Paddy Hills: A welcome addition
Labels: ala carte, australian, big groups, circle line, cocktails, dinner, fried chicken, fusion, hidden finds, korean, pasir panjang, romantic, special occasion, wines · Posted by SiHaN at 4/21/2015 12:03:00 am
Driving up to Paddy Hills, I felt a certain sense of loss as I witnessed the misplacement of tradition. The old shop front which use to house a darn good duck rice stall, now replaced by something bright, something gleaming and undeniably sexy in a rebellious sort of way. Paddy Hills, clocking in just a few months of business, is new to the game of pleasing the finicky taste buds of Singaporeans. It's recent misfortune with the press regarding its lengthy waiting times hitting a sour note with many potential customers looking to visit the new joint.
It was my fortune perhaps to have been invited on a night nosh session which seemingly is less popular in contrast to the posh cafe fare churned out in the daytime. Perhaps its the hefty prices or the lack of lighting that would discourage the crowds; but the cool vibes discharged were succinct, engaging the inner-Aussie in me, the flawless transition from cafe to savvy tapas bar at night hitting it straight home on a personal level.
The drinks menu displays a good sense of creativity with a comprehensive collection of cocktails, mocktails and palatable wines. We had the Paddy's Elixir ($15), a rather over saccharine mixture of pink sake and yogurt topped with fresh grapes cleverly served in a goblet like drinking vessel for that additional 'bling-factor'.
For something a little more engaging, get a glass of the Rupert & Rothschild Merlot-Cabernet Sauvignon Vintage ( $18/glass or $68/btl), elegant with hints of cherries and dark chocolate, this would cast a net of sophistication into the whole dining experience.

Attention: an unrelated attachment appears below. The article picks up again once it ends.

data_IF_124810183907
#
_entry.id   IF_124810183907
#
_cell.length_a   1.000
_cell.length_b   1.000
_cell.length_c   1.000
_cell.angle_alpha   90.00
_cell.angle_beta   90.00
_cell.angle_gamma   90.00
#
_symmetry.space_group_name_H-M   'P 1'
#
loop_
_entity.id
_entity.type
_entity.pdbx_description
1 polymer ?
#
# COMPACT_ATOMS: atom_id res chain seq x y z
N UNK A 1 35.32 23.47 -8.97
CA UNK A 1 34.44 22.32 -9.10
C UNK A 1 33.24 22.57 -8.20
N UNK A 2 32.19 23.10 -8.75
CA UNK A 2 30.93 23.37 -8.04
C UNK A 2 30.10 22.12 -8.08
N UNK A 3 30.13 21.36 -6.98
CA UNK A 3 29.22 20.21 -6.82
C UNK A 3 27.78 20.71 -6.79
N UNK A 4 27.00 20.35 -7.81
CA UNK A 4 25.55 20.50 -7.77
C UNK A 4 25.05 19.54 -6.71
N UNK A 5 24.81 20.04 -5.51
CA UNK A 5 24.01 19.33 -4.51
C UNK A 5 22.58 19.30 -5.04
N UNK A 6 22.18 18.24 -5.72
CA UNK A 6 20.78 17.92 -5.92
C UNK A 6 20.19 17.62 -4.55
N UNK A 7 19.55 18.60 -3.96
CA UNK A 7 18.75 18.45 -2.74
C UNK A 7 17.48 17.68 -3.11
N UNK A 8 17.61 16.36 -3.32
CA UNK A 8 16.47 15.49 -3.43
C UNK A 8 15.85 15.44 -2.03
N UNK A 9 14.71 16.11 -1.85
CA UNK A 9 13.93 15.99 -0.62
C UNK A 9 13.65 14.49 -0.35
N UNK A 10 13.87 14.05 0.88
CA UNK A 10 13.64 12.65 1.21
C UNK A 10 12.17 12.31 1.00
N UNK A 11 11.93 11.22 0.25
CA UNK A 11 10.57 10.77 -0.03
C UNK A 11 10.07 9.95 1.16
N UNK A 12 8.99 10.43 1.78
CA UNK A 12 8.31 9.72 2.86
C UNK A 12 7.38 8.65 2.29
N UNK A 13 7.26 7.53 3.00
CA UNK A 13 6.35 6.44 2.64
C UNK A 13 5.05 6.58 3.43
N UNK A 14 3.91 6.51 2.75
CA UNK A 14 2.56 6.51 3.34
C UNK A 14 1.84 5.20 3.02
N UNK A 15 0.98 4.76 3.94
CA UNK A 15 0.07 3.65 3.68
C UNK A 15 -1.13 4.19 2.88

Paddy Hill's dinner menu shines the light on fusion cuisine with a strong Korean background. Take for example the Toasted Spicy Rice Cakes ($23) with slices of Iberico pork, Ikura, gochujang sauce, goma, scallions and sous vide egg. A dish that would certainly get your taste buds fired up for more to come.
The other mains continued in the same path with a myriad of dishes featuring the protein to being the star of the plate; take for example Moo ($28), where the wagyu rump retained a wonderful crusty sear on its exterior amidst intensely juicy innards. The beef broth touting to be boiling away for 22hr lacked the aroma and richness which we anticipated and the charred romaine was a rather strange addition that felt somewhat misplaced in entirety.
One of my favourite dishes of the evening was the rather understated Chick n'Egg ($20), here fragrant fried rice meets fried chicken, more troublesome chicken skin and the quintessential sous vide egg which acts as the self-saucing agent. I was thoroughly surprised by how the kitchen managed to pull off such addictive fried rice with a decent wok-hei despite its relatively western fusion roots.
The Golden Man Tou Sliders with truffle fries ($30) was the weakest link of the night. The fried mantou buns were bland and lacked the texture to highlight its fillings, in which case are two options, either the lamb patties or pork belly, of which my allegiance falls with the latter; the lamb patties were unevenly salty and atrociously gamey. In all honesty, you might want to avoid this one.
The Steak Ssam ($60) was equally to the point, tender, and juicy. This was the dream works of all carnivores, Imagine this, Wagyu short ribs cooked sous vide for 72hrs and then given a quick sear. Served with romaine lettuce, scallion oil, gochujang paste, kimchi and ito togarashi, a quick assembly and a swift roll will guarantee an explosion of flavors on the palate. Definitely a dish not to be missed. The substantial price tag made justifiable by the impeccable meat.
Another bucket list experience is the Hao Da De Ji ($32) a whole chicken, deboned and sous vide till perfection, ensuring the pinkness of the breast and plenty of juices retained. Served with charred con, shaved fennel, charred lemon paprika salt, salsa verde and romesco, this is an ideal dish for sharing amongst larger groups of friends.
Paddy Hills has managed to up its game from the usual cafe debauchery with a classy dinner menu that exudes sophistication and finesse. With better attention paid to the integrity of the produce, I do hope that business will pick up and a larger variety of diners be attracted to this 'hipster-condoned' establishment. Because, seriously, it's not the case.
38 South Buona Vista Road
t: 6479 0800